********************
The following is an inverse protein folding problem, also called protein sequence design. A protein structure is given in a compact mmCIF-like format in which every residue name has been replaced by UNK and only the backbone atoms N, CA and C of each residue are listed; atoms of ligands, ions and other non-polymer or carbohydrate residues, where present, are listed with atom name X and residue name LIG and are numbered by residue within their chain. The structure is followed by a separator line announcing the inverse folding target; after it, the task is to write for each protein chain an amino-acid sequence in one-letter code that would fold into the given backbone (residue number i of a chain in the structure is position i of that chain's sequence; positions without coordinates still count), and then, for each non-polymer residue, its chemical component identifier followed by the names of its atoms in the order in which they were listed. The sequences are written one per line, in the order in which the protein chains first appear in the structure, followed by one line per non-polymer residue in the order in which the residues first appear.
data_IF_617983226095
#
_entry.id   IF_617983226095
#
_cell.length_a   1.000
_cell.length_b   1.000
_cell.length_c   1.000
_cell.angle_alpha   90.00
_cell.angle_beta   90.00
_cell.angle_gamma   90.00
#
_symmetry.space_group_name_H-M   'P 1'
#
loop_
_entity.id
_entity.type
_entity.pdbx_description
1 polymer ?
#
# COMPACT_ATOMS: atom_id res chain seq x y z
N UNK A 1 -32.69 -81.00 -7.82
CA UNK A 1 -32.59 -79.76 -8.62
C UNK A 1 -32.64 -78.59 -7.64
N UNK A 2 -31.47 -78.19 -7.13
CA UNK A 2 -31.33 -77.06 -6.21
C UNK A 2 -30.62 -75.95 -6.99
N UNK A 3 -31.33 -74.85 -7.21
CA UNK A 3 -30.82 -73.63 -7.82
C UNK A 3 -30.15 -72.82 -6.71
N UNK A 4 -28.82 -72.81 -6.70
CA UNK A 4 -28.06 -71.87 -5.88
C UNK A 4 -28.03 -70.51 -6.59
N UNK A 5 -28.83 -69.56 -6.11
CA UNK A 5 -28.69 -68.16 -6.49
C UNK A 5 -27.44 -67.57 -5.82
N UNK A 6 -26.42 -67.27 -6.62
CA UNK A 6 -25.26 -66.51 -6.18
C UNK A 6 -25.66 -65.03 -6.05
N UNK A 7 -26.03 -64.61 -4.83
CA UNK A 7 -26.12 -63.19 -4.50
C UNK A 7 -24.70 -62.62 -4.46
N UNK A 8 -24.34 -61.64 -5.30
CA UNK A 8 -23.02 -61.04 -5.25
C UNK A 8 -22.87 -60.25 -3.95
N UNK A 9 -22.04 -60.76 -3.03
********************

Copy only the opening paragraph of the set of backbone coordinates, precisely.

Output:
The following is an inverse protein folding problem, also called protein sequence design. A protein structure is given in a compact mmCIF-like format in which every residue name has been replaced by UNK and only the backbone atoms N, CA and C of each residue are listed; atoms of ligands, ions and other non-polymer or carbohydrate residues, where present, are listed with atom name X and residue name LIG and are numbered by residue within their chain. The structure is followed by a separator line announcing the inverse folding target; after it, the task is to write for each protein chain an amino-acid sequence in one-letter code that would fold into the given backbone (residue number i of a chain in the structure is position i of that chain's sequence; positions without coordinates still count), and then, for each non-polymer residue, its chemical component identifier followed by the names of its atoms in the order in which they were listed. The sequences are written one per line, in the order in which the protein chains first appear in the structure, followed by one line per non-polymer residue in the order in which the residues first appear.